A story from Chicago Sun Times demonstrates that this disconnect between official disapproval and practical warmth on the ground also applies in other formally homophobic institutions, in this instance the US marines. In spite of the policy of DADT which was still in force last June, and notwithstanding the vicious persecution that some gay servicemen experienced under that policy, the widowed husband of one Marine, John Fliszar,  found exceptional co-operation from the Naval Academy officials when he approached them for help in executing the dead man’s wish to have his ashes  interred in the Naval Academy.

I enjoyed imagining the confused expressions of these officials when they were first approached by the widowed husband, Mark Ketterson:

The memorial coordinator asked about his relationship to the deceased. Ketterson said that John Fliszar was his husband.
“They were always polite, but there was this moment of hesitation,” Ketterson recalled. “They said they’re going to need something in writing from a blood relative. They asked, ‘Are you listed on the death certificate?’ ‘Do you have a marriage license?’ ”

But here’s the point: he was, and they did. Thereafter, Ketterson was treated exactly like any other grieving military widow, with courtesy, consideration and respect.

Ketterson sent a copy of the marriage license. That changed everything.

“I was respected,” he said. “From that moment on, I was next of kin. They were amazing.”

The USNA alumni association sent Ketterson a letter expressing condolence for the loss of his husband.

The USNA says Fliszar’s interment followed standard operating procedure.

“His next of kin was treated with the same dignity and respect afforded to the next of kin of all USNA grads who desire interment at the Columbarium,” said Jennifer Erickson, a spokesperson for the academy. “We didn’t do anything differently.”
Shipmate magazine, the publication of the USNA’s alumni association, ran Fliszar’s obituary. It noted his two Purple Hearts for “having been shot down from the sky twice in military missions.” It noted “for the rest of his life he would joke about his ‘government issued ankle.’ ” It noted “his burly but warmly gentle manner.” It noted he was “survived by his husband, Mark Thomas Ketterson.”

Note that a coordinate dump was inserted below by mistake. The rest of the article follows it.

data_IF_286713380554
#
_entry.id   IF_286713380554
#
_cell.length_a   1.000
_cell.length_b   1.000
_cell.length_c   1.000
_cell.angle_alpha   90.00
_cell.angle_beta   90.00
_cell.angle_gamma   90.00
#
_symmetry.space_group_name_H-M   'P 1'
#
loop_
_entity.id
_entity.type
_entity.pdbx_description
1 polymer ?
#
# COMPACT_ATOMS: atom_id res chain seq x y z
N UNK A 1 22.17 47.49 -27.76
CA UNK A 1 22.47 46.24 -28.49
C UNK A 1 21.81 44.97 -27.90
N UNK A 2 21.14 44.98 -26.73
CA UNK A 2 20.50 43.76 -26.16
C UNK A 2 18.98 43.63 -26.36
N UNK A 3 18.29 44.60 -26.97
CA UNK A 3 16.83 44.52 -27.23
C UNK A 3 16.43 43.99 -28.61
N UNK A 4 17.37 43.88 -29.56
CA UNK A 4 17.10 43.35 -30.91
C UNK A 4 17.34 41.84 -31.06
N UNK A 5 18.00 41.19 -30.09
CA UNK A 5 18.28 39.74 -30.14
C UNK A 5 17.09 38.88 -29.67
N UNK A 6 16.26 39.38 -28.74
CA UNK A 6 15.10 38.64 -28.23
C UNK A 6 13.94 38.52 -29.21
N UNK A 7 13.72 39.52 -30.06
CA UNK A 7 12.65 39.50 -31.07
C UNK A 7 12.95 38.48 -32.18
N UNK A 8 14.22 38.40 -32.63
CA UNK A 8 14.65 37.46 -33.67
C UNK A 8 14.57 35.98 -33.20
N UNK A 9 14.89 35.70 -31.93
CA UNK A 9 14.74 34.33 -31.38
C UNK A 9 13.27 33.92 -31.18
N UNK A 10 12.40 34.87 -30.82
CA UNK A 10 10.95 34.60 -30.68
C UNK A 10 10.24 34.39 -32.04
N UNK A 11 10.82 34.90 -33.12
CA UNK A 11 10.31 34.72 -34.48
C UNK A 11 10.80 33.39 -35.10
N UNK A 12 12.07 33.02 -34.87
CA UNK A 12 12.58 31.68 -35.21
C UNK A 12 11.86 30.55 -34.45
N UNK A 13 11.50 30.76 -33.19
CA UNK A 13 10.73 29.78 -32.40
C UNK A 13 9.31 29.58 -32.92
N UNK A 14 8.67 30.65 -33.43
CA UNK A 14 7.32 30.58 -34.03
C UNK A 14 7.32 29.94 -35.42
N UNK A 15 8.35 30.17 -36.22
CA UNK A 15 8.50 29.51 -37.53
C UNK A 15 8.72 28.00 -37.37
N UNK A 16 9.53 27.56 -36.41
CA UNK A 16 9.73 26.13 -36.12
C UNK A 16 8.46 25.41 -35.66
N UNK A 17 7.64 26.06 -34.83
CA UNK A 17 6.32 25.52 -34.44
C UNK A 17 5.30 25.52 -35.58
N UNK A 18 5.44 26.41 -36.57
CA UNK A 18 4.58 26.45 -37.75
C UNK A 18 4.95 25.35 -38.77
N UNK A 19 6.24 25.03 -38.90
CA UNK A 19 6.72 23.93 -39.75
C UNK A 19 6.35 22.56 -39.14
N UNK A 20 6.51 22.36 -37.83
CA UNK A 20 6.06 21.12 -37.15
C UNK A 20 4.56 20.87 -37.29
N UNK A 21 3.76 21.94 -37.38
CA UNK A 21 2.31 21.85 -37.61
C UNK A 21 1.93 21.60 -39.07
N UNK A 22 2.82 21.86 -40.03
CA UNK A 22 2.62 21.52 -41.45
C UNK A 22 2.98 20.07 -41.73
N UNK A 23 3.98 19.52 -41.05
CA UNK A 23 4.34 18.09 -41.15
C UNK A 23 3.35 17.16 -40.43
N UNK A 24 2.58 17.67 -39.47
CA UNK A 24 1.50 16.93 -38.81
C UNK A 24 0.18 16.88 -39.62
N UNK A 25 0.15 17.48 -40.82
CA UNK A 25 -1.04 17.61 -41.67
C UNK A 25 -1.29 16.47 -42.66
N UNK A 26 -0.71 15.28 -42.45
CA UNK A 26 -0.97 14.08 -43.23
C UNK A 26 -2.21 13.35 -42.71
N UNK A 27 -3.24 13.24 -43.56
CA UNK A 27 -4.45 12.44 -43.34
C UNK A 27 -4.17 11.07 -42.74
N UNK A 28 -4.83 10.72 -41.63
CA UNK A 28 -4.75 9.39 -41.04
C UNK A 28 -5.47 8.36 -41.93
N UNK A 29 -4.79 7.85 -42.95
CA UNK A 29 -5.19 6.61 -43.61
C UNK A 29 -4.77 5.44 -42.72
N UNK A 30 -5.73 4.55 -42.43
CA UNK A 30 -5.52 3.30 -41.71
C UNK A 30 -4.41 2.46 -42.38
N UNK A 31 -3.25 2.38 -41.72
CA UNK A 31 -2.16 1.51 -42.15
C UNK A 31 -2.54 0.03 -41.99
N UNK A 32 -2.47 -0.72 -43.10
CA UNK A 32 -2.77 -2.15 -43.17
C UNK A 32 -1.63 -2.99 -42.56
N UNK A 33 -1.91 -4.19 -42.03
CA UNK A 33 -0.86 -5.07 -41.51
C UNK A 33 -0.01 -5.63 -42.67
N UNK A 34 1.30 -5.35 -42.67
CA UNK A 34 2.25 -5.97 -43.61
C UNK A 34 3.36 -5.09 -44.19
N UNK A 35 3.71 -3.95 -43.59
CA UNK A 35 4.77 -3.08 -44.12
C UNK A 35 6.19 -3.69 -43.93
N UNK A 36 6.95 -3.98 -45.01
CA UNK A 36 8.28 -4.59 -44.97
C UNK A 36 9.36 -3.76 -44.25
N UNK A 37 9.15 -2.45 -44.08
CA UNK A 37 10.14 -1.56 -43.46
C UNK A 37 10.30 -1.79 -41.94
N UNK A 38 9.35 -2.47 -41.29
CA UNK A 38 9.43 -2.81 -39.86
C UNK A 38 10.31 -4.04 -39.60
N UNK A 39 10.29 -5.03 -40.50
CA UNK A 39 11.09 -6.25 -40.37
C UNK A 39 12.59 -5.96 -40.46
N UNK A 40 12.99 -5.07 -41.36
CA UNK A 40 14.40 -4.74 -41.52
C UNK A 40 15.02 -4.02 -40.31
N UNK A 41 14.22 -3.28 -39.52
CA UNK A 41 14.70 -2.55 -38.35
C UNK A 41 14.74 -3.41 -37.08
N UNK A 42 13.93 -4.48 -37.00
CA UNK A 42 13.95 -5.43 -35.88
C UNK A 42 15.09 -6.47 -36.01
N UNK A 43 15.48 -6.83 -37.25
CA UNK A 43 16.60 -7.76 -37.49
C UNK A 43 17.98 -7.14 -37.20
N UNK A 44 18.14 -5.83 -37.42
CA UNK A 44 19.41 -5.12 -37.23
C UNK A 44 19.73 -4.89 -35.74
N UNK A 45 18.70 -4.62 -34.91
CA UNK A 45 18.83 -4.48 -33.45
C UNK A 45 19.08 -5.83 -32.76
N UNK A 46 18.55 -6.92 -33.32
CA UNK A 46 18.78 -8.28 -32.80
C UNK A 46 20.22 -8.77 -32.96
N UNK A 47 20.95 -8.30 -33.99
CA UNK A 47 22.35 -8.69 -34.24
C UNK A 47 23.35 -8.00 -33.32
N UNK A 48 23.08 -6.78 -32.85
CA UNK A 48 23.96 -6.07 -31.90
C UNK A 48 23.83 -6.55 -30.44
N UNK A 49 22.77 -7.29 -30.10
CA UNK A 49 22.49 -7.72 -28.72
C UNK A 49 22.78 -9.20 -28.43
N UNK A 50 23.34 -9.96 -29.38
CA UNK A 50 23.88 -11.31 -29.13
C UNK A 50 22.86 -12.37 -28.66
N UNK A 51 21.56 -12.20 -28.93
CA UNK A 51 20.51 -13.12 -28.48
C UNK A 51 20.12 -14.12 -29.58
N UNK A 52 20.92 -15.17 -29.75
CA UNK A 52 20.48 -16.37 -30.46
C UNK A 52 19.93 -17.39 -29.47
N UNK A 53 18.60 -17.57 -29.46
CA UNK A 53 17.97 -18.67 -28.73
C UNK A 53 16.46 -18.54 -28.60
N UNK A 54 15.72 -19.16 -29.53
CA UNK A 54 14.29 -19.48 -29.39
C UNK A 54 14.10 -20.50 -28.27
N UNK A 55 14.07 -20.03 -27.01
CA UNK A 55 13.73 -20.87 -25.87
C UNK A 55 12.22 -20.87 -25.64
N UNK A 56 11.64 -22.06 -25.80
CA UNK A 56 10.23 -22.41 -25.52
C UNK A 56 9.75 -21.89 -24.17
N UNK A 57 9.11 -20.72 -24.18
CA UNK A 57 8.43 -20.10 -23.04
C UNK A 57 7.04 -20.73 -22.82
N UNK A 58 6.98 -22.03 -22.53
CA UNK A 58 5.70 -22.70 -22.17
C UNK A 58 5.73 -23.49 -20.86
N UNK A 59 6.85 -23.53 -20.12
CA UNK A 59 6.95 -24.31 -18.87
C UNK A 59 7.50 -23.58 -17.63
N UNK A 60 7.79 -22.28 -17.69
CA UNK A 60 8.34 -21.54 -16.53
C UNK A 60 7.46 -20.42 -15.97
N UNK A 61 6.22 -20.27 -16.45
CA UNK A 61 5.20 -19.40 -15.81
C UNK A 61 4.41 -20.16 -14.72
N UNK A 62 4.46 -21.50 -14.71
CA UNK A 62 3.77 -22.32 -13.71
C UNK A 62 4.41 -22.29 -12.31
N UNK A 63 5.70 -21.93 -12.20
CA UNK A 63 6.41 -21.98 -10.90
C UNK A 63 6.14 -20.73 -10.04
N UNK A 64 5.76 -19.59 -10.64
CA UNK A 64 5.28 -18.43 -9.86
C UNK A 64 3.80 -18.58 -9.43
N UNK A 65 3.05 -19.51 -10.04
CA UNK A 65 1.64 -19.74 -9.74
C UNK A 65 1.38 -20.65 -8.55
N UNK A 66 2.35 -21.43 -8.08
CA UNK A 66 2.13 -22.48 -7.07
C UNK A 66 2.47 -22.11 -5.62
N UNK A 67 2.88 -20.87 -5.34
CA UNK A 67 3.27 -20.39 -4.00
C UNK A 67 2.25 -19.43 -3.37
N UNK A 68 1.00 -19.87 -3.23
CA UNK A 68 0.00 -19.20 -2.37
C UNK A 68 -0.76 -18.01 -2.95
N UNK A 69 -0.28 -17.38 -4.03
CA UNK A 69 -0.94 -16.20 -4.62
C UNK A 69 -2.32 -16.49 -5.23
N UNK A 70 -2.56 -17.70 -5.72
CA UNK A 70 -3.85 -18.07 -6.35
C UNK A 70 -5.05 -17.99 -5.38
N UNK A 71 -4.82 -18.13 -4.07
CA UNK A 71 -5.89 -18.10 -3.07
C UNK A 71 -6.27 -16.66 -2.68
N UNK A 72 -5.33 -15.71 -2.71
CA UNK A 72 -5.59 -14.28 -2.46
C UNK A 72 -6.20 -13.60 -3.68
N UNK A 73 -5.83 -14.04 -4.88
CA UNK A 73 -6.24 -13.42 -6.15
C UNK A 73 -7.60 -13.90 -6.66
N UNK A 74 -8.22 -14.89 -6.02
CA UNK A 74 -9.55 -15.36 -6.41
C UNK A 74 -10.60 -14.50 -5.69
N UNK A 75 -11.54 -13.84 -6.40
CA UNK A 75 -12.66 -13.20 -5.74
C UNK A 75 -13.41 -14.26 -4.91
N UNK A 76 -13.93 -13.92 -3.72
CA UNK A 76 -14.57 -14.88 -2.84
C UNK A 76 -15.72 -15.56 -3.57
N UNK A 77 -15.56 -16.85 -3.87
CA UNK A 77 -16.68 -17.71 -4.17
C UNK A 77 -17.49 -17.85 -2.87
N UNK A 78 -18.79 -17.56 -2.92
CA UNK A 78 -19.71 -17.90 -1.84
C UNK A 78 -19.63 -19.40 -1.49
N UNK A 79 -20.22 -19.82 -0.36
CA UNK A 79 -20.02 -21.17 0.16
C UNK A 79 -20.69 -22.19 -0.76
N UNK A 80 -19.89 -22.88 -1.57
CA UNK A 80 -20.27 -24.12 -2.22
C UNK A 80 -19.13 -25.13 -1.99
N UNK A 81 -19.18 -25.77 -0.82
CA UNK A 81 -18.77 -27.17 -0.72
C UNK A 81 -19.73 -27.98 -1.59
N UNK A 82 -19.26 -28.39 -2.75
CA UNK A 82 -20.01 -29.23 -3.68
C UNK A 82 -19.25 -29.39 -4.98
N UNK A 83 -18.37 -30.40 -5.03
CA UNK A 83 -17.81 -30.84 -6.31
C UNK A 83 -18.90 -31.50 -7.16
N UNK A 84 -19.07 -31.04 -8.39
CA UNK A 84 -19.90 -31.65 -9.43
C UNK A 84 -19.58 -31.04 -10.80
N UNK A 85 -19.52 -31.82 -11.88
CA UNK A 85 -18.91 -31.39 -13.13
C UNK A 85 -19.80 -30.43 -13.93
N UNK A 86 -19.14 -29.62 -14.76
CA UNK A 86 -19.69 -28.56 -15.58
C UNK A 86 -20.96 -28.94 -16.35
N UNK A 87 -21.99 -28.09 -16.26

There’s no doubt about it: that little piece of paper, confirming legal marriage, makes a big difference, in so many ways. What of surviving partners of other servicemen and women who are unable to produce those marriage certificates – because local law doesn’t allow it?

While the public generally approved of the official end of “Don’t Ask, Don’t Tell’’ in the U.S. military, the details still need to be worked out. The thorny issue isn’t ending the costly and counterproductive practice of forcing gays out of military services — that cost $40 million a year to enforce and deprived the armed services of thousands of qualified personnel. A bigger challenge is the question of entitlements: Who is a survivor? Who gets military benefits?
A marriage certificate was the key that let the USNA know how to treat Ketterson in relation to his husband’s service. Gays in the military and gay marriage are thought of as separate issues, but without legal gay marriage, or at least civil unions, how can the military know who gets the folded flag?
Such practical concerns were far from Ketterson’s mind when he and Fliszar got married after dating for six years — “because I loved him and he asked me,” Ketterson said, adding that the USNA alumni he’s heard from have made grieving more bearable.
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What Irish Catholics Believe